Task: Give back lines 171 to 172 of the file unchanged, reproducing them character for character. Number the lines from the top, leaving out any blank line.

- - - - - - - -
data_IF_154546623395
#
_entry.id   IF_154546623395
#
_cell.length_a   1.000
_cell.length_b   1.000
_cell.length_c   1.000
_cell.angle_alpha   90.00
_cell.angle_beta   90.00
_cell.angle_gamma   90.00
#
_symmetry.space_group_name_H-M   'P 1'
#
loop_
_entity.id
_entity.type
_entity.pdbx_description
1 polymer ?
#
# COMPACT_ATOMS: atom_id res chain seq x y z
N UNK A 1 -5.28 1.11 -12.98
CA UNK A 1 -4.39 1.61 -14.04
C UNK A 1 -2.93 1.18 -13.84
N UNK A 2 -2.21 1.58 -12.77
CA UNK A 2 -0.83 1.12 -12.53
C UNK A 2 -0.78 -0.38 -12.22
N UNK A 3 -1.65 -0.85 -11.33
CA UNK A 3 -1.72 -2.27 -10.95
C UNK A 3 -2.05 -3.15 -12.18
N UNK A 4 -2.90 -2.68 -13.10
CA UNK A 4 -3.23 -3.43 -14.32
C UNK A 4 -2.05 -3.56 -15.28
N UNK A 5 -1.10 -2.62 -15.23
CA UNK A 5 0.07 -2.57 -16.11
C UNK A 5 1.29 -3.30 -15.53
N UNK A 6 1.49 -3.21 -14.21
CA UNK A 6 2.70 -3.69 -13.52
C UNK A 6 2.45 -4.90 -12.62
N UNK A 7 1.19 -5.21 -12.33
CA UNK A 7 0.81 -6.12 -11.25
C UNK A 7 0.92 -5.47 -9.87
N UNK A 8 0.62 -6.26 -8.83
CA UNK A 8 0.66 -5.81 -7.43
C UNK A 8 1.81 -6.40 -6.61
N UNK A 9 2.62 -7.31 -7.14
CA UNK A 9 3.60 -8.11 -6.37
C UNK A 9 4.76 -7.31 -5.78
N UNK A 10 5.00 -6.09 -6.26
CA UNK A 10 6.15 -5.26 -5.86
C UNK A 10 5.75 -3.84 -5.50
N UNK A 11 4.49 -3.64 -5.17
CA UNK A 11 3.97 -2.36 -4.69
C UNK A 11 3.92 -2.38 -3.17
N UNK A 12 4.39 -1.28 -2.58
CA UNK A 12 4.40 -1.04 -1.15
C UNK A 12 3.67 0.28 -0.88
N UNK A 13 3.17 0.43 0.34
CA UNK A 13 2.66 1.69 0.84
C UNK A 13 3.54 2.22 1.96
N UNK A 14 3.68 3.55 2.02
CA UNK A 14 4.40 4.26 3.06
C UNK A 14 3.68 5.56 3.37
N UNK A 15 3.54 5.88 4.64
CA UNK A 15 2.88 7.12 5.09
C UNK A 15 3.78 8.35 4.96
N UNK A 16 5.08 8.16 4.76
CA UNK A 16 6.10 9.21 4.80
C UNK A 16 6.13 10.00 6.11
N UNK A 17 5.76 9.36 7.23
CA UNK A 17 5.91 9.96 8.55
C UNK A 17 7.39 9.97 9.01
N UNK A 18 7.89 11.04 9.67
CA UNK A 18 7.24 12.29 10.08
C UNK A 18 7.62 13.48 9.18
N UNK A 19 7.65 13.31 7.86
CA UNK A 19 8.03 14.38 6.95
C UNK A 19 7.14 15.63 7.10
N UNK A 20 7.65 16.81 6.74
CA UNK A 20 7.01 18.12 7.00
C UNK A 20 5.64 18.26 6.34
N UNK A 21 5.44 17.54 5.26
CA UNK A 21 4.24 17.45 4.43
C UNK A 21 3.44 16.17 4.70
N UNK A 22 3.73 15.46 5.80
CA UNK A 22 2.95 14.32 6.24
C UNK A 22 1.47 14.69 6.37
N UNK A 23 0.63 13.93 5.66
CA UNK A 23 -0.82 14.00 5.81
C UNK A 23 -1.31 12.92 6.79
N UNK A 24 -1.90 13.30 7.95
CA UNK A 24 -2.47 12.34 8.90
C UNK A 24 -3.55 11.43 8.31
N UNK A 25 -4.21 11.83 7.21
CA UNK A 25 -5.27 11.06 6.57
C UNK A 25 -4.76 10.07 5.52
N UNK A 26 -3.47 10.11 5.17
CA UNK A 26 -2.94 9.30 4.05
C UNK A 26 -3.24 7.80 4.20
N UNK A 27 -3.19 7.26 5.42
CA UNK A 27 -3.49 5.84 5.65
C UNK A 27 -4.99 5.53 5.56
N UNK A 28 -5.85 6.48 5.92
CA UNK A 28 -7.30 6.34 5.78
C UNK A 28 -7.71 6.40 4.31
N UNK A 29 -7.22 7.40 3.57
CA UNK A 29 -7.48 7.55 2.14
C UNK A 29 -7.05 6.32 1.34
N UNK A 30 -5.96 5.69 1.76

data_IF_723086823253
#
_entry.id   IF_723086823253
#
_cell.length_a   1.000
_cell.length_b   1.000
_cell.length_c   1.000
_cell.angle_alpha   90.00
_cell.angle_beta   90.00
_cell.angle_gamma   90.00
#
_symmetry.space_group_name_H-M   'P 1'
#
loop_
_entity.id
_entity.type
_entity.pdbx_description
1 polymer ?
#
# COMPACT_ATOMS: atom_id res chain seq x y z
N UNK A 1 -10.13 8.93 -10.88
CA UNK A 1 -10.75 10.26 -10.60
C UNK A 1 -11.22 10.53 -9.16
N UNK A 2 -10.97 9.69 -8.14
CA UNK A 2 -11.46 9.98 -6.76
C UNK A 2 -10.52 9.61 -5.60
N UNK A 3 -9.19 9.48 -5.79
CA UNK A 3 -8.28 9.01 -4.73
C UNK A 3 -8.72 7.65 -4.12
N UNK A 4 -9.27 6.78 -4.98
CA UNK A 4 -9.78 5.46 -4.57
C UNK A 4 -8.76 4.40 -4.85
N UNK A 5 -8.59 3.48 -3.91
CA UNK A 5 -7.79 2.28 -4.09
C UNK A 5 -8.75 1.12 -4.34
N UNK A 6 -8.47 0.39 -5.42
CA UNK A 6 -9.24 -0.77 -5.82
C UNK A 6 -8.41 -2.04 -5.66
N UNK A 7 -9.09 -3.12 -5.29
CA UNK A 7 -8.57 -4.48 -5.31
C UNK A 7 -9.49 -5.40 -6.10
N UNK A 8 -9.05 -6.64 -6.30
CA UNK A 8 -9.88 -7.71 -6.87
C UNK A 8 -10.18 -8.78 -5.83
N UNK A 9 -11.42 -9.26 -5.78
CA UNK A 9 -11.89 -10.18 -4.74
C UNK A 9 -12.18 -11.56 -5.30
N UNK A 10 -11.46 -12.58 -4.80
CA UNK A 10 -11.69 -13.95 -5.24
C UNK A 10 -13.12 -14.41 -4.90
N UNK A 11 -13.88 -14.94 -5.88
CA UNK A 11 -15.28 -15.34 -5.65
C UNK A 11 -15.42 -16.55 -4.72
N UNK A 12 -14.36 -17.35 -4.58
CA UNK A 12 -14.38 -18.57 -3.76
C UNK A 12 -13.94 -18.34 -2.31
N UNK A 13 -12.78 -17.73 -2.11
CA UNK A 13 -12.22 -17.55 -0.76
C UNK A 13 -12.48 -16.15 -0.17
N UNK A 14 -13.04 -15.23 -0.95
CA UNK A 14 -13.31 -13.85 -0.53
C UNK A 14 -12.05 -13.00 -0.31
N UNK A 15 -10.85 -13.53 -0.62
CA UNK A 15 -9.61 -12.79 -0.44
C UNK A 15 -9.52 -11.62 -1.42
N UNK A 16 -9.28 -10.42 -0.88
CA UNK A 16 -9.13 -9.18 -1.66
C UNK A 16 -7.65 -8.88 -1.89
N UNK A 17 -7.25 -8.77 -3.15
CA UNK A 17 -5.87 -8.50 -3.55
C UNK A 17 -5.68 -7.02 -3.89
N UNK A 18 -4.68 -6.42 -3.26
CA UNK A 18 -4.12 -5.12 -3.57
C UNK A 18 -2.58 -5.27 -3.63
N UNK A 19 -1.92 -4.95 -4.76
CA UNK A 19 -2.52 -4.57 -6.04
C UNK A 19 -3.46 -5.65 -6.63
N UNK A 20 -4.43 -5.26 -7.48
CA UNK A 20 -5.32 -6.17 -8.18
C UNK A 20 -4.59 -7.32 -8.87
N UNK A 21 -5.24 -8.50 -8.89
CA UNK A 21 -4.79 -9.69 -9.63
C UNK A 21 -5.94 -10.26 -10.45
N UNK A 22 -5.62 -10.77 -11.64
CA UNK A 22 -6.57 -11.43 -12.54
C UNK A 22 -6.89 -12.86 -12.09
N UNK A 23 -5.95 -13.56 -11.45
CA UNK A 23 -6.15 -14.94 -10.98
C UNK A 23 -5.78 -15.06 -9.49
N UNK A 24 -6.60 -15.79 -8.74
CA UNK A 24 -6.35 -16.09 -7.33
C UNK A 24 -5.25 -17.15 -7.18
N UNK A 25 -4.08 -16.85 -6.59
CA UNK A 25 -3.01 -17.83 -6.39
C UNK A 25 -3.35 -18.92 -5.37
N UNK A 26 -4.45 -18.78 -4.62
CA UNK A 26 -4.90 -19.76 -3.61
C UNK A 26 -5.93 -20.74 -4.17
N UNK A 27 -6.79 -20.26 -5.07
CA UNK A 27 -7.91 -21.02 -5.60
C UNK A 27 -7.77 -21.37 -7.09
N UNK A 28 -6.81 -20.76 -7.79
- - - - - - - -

N UNK A 15 -10.85 -13.53 -0.62
CA UNK A 15 -9.61 -12.79 -0.44